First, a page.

In early 2020, Coker Jr approached Maso Capital Partners, the Hong Kong hedge fund, and pitched Hometown as a possible reverse merger vehicle, according to the Times.
Reverse mergers with special purpose acquisition companies (SPACs) have become a fad on the major stock exchanges, with companies such as WeWork pursuing a public listing by merging with a so-called blank-check firm.
SPACs provide companies with access to capital through public exchanges, but allow them to avoid the painful investor scrutiny that a traditional initial public offering brings.
In the OTC market, a SPAC listing could offer a foreign company access to U.S. investors. In itself, there is nothing technically illegal about such mergers.
Peter Coker Jr is the chairman of Hometown International, the holding company for a New Jersey deli, according to SEC filings. He previously led the group behind a Macau resort
Maso put $2.5 million into Hometown, giving itself a stake in whatever merged entity ultimately resulted from the deal, the Times reported.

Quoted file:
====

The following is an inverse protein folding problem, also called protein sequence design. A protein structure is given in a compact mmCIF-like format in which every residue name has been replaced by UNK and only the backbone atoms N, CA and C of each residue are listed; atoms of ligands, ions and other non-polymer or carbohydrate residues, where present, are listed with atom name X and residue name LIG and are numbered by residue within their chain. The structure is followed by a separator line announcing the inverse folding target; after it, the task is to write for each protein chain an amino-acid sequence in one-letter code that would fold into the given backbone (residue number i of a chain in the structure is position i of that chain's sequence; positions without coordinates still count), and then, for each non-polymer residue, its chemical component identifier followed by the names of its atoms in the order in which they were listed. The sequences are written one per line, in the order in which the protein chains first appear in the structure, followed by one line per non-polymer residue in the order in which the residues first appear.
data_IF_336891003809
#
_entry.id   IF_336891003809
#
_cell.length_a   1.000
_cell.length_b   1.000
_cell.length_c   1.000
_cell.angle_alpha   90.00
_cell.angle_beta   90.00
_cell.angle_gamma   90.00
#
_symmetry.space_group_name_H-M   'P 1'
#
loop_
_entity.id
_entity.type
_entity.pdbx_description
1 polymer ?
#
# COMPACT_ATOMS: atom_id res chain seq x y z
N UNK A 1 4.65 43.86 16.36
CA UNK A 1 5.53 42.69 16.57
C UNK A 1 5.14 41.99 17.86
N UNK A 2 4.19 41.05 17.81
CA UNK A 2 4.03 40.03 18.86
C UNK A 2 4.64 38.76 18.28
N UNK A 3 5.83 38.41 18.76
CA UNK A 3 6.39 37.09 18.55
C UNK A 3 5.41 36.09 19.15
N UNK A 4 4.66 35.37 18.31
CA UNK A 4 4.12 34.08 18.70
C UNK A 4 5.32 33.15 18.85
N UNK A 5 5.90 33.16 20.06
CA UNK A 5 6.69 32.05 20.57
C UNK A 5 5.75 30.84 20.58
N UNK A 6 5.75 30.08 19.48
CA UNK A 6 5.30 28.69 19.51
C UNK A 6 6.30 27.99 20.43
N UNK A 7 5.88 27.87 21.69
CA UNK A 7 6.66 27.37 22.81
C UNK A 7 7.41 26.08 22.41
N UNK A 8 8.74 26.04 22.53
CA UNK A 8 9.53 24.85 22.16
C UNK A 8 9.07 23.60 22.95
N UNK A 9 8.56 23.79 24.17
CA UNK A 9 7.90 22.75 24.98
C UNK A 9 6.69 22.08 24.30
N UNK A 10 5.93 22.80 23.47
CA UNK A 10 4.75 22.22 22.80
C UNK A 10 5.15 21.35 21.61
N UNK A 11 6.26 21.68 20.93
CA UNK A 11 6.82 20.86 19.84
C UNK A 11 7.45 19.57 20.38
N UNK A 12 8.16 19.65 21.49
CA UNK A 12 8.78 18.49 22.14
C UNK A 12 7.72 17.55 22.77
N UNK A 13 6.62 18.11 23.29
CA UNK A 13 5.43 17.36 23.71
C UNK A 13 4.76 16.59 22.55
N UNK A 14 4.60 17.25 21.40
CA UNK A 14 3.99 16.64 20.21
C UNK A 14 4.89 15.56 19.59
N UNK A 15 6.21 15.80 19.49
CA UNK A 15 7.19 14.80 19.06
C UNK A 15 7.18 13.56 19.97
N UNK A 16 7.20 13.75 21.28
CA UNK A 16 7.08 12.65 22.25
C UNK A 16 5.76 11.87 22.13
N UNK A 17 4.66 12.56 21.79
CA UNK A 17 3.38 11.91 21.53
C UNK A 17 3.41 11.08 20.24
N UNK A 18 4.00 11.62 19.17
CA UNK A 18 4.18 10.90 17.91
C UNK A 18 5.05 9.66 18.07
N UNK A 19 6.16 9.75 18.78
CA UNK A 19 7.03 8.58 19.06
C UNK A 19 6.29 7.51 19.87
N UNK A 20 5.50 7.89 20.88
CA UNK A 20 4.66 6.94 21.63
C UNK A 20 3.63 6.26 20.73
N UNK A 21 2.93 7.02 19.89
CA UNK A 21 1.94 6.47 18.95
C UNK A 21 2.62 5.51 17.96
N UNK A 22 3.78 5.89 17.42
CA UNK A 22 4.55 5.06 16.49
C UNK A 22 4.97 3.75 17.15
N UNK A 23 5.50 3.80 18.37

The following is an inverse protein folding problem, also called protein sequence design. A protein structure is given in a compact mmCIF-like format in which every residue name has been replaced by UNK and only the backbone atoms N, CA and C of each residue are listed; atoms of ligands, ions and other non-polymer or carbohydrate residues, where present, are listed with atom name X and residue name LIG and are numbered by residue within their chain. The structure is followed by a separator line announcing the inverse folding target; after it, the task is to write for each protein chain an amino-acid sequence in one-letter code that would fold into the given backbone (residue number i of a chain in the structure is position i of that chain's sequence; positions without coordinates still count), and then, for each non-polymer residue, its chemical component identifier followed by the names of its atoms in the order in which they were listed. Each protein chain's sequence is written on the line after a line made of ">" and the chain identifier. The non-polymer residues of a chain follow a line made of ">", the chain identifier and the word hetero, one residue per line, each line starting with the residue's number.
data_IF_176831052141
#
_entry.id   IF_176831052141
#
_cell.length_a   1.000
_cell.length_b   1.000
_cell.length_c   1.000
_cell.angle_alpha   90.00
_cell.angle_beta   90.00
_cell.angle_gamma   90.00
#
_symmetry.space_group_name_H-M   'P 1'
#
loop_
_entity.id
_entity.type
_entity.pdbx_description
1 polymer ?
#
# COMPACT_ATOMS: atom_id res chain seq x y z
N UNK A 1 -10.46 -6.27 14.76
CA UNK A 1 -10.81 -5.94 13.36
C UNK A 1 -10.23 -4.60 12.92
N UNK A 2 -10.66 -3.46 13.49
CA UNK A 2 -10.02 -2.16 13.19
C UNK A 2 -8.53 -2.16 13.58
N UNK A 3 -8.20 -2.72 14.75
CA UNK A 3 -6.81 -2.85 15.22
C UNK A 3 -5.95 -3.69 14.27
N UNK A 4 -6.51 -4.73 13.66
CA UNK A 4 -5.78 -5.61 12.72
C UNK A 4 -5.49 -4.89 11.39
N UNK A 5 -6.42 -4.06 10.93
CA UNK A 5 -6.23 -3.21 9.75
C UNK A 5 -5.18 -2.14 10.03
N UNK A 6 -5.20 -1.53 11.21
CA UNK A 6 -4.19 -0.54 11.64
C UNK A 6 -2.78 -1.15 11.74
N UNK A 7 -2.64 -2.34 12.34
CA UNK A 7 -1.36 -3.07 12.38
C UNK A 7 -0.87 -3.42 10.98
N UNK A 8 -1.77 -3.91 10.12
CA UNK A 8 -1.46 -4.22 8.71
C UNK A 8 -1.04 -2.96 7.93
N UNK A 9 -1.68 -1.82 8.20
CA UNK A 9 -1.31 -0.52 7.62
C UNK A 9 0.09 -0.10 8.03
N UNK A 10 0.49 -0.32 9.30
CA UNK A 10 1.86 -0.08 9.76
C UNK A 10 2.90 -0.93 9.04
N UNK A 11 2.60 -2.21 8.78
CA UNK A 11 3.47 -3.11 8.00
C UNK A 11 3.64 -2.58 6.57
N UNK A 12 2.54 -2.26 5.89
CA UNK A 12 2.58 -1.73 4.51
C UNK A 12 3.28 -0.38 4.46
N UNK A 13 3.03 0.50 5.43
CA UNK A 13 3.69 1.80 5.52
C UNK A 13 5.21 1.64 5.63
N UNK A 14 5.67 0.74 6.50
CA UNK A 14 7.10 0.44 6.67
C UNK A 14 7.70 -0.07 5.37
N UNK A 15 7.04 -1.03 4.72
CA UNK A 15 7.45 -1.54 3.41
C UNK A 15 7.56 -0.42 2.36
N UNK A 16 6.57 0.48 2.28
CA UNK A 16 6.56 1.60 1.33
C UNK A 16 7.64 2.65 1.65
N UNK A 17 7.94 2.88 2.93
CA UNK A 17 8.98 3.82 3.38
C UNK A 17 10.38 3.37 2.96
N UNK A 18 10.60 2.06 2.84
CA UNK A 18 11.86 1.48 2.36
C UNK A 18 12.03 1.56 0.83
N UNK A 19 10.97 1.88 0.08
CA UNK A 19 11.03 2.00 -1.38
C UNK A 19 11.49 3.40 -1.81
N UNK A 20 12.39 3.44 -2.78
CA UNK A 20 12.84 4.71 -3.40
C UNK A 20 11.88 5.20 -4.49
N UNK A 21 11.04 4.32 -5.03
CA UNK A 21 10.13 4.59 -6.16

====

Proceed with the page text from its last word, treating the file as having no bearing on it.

A Macau-based firm, Global Equity Limited, followed with an investment of about $2 million, which they acquired from Peter Coker Jr, who bought his shares from Lindenmuth and Morina for $3,000, filings show.
Coker Jr’s flipping of shares to his Asian investors at a wild profit appears to be what drove up the paper valuation of Hometown to eye-watering levels.
“We took the opportunity to invest in Hometown at a reasonable valuation, with the ability to assist in its acquisition strategy using our extensive network of private companies,” Maso’s co-chief investment officer Manoj Jain told the Times.
He plans to find a target company for under $500 million. The target will then merge with Hometown and take it over, acquiring a greater than 51 percent share.
Overnight, the shell company will transform once a deal goes through.
“The name changes, the ticker changes, the board changes, the management changes, everything changes as the target company enters the U.S. capital market,” Jain said